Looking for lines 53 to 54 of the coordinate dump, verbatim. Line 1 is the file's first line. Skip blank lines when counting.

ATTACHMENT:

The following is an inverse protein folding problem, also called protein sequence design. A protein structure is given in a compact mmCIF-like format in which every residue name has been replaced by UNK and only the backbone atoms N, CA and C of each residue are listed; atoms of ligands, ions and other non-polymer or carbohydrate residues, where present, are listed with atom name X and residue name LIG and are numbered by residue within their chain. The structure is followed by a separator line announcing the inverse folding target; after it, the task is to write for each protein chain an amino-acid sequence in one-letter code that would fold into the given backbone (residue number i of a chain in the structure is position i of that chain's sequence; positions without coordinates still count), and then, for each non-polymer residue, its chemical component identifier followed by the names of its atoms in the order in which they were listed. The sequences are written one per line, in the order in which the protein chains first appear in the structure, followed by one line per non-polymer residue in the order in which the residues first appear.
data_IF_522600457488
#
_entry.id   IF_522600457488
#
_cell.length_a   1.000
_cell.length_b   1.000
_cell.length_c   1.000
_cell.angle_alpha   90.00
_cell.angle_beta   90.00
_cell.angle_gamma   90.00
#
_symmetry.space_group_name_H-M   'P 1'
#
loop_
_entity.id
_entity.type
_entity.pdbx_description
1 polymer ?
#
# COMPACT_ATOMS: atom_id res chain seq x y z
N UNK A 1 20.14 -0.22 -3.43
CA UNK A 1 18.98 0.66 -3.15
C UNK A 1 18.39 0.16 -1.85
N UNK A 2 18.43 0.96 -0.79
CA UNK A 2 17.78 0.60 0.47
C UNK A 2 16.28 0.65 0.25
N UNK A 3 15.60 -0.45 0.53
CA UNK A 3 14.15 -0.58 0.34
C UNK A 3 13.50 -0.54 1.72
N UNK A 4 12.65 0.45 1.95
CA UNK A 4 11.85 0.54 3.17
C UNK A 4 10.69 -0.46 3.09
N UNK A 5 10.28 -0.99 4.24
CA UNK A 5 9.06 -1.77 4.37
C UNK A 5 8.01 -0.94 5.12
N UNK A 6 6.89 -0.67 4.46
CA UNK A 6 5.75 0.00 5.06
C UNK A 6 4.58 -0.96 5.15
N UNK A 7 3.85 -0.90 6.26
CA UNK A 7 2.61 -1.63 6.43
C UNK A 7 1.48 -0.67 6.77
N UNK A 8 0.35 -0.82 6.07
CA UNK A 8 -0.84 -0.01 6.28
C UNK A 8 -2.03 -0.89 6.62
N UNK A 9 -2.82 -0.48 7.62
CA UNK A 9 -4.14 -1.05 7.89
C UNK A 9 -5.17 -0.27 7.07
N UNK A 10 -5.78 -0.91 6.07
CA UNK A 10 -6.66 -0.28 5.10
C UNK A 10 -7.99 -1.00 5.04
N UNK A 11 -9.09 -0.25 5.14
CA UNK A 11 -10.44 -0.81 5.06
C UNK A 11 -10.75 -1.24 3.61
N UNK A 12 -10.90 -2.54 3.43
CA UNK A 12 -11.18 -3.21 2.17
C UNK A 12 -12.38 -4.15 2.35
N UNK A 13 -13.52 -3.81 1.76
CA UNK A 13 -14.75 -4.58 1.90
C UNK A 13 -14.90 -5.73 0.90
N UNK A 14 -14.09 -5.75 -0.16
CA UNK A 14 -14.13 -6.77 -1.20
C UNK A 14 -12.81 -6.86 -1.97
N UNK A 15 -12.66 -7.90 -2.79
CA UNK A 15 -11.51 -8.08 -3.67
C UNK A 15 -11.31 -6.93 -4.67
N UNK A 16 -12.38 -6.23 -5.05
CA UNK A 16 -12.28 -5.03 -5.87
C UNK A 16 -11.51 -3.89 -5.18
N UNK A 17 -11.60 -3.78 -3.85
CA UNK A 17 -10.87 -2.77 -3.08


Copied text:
CA UNK A 11 -10.44 -0.81 5.06
C UNK A 11 -10.75 -1.24 3.61